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we can do that. the question is, what will they do in return? keep in mind that there is a lot of american soldiers, sailors, airmen, marines in that region. there are a lot ts american civilians, not just the diplo and development workers but many, many others. and there's a lot ofy infrastructure that is hugelypo ant to the global economy. now, again, if they launch missiles at, say, the kingdom of saudi arabia or other oil- or gas-producing countries and it's very clearly from them, there's very clearly going to be a significant response from the united states and our partners. >> and that would justify a response from the united states. >> oh, i think it would. ant.again, but they know tha again, this is why i say i seriously doubt that they're something directly to us or to our partners in the gulf orur ally israel. proxy activity, on the other hand, is not something that is something you can rule out at all. >> well, because it's not ruled out right now, and it's currently ongoing in
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yemen and throughout the region. >> and iraq and syria. >> and that proxy activity uldn't justify, in your view, a military response from the united states? >> well, it dependss. on what it again, if it's very clearly iranian-supported militiasct that conery clearly direct attacks on u.s. forces, then i think you probably can expect, very clearly, a response to iran, not just to those militias. t way, we defeated these militias in the spring of 2008.o unately, when isis resurfaced, that gave a reon for these militias to once again be back on the streets, in uniform, with weapons. >> as the military commander in that region who s quite successful securing the battlefield, given the ongoing political rife and change in political positioning from the united states, how does that affect a commander like yourself? you had secured iraq,d u're talking about the exact same forces alat you had previously defeated
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now posing poten serious threats to the united states --g n. >> well, if i were still in uniform, what i would be doing is askingd for a very clecription of what the desired end state is and then work through whether that is realistically attainable, and you have a dialogue with the policymakers er what the military options are, how much risk each would entail, what the likely enemy actions would be in response to our aions, and so forth and so on. >> i want to go back to 1974 when you graduat w frt point. you were near the top of your class, and because of that, you had the ability to pick any division of the army that you wanted to. but you chose to serve in the infantry. why? >> if you're going to be in an institutn, an organization, probably the best place to beat is what nstitution values most highly, and the infantry, certaiy then and even now, is arguably stillc the esof the u.s. army.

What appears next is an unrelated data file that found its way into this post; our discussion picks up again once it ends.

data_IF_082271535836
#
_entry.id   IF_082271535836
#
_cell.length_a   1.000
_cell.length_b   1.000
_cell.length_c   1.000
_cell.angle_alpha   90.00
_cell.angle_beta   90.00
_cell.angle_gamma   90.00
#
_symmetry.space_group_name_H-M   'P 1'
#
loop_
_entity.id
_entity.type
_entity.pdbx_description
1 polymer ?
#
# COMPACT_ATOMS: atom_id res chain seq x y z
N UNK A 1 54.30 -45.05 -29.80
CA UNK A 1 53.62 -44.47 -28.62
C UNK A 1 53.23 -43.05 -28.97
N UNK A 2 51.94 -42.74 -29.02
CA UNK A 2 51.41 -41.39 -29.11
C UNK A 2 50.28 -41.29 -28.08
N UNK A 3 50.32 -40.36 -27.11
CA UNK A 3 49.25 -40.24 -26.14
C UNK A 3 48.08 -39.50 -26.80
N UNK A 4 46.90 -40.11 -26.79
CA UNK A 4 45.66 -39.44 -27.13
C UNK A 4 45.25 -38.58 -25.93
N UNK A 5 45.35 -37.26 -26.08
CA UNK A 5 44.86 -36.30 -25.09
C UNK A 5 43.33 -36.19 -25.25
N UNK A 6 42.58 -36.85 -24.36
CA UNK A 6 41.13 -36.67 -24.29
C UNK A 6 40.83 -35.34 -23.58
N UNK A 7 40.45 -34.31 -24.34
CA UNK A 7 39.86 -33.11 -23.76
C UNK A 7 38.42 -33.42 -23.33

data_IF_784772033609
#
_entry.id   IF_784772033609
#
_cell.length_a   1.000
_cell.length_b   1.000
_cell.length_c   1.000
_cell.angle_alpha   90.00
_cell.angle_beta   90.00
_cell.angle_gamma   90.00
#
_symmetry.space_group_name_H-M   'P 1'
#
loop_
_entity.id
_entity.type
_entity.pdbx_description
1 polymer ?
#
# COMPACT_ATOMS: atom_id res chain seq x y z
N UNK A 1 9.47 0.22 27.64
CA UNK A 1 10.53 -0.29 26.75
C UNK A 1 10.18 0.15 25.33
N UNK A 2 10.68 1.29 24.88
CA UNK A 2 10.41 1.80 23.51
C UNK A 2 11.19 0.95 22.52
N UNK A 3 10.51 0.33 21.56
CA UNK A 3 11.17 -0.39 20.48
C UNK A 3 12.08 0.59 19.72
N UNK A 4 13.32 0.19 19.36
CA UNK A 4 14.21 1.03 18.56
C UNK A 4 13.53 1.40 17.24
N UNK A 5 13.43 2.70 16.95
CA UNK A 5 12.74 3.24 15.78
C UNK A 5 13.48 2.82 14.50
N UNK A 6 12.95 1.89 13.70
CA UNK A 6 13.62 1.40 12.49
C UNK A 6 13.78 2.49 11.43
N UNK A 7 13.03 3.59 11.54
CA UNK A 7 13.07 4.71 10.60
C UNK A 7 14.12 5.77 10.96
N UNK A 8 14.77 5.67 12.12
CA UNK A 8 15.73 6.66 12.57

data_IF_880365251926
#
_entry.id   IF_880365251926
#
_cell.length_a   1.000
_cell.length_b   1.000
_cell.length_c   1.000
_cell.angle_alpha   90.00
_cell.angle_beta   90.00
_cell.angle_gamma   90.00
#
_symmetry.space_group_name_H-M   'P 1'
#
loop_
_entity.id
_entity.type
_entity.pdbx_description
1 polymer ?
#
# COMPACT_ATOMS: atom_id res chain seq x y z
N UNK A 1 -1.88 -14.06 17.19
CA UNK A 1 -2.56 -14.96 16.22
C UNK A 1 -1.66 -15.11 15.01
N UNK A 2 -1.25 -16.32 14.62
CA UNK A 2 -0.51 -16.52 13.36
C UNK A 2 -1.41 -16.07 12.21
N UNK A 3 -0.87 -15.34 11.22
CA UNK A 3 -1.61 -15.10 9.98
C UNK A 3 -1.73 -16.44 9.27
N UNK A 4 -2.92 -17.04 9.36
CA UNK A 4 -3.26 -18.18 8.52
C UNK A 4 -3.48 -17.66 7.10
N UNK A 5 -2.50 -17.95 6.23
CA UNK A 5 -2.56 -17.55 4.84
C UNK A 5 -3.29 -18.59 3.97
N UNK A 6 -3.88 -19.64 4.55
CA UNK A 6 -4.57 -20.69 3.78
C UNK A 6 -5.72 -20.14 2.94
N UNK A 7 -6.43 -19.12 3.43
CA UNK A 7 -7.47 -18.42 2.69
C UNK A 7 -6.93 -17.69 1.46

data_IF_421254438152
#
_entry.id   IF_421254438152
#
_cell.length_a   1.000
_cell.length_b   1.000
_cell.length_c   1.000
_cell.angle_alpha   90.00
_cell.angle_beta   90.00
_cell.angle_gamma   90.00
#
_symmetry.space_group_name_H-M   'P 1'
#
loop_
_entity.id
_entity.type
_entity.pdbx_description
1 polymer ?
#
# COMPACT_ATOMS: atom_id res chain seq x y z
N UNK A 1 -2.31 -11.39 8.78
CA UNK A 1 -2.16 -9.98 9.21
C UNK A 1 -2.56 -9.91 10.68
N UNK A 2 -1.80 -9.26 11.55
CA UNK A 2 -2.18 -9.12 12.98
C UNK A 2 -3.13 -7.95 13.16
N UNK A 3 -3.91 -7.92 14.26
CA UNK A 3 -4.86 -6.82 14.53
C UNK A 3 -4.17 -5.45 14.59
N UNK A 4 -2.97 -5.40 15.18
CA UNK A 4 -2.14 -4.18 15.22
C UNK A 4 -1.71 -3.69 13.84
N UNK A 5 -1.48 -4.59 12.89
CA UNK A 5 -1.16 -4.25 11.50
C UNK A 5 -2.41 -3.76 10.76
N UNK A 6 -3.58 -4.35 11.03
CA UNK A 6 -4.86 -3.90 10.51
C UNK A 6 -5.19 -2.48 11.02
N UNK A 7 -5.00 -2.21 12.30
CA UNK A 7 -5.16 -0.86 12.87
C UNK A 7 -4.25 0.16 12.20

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what's interesting is, i was actually majoring-m in p at west point, and i actually had a slot in a program, and i recognized doat i really didn't feel a calling to be or, so that plan was shelved, and i chose the fantry. >> you came to light especially in iraq, when the iraq war was not going well. you, as i mentioned, commanded the surge strategy, you implemented the surge strategy, which, at the me, when iraq was spiraling into sectarian violence, rescued the united states from a serious defeat and, by the way, with the iraqis, enablingolitical leaders to begin to move towardsil political sty in iraq. and that victory was later, in the eyes of some, squandered by the withdraw of american troops from iraq and presence from iraq. how do you reflect on that now? >> well, i was the cia directort at te that this discussion was ongoing about whether or not we should leave,
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say, roughly 10,0 troops -- combat troops -- in iraq, because we did leave some trainers and advisers. the irony, of course, is that, at the end of that administration, we were back in iraq with combat forces and about 5,000 or 6,000 of them. >> you have said that, in terms of political will, in the previous administration to the one you served in cia director, there were video-conference links with the political leadership of iraq and the american politicalle ership every single week, which helped make gains, in terms of security and a political consensus in the country. >> yep. well, first of all,ec let's justnize that the commitment that president bush made when he decided on the surge was very substantial. se and, of cohe did this against the advice of a number of his military and civilian advisers. i mentioned to the president one time when he said, you know, "we're doubling down in iraq," and i said, "mr. president, your milary is going all-in, and we need the rest of government to go all-in with us."ve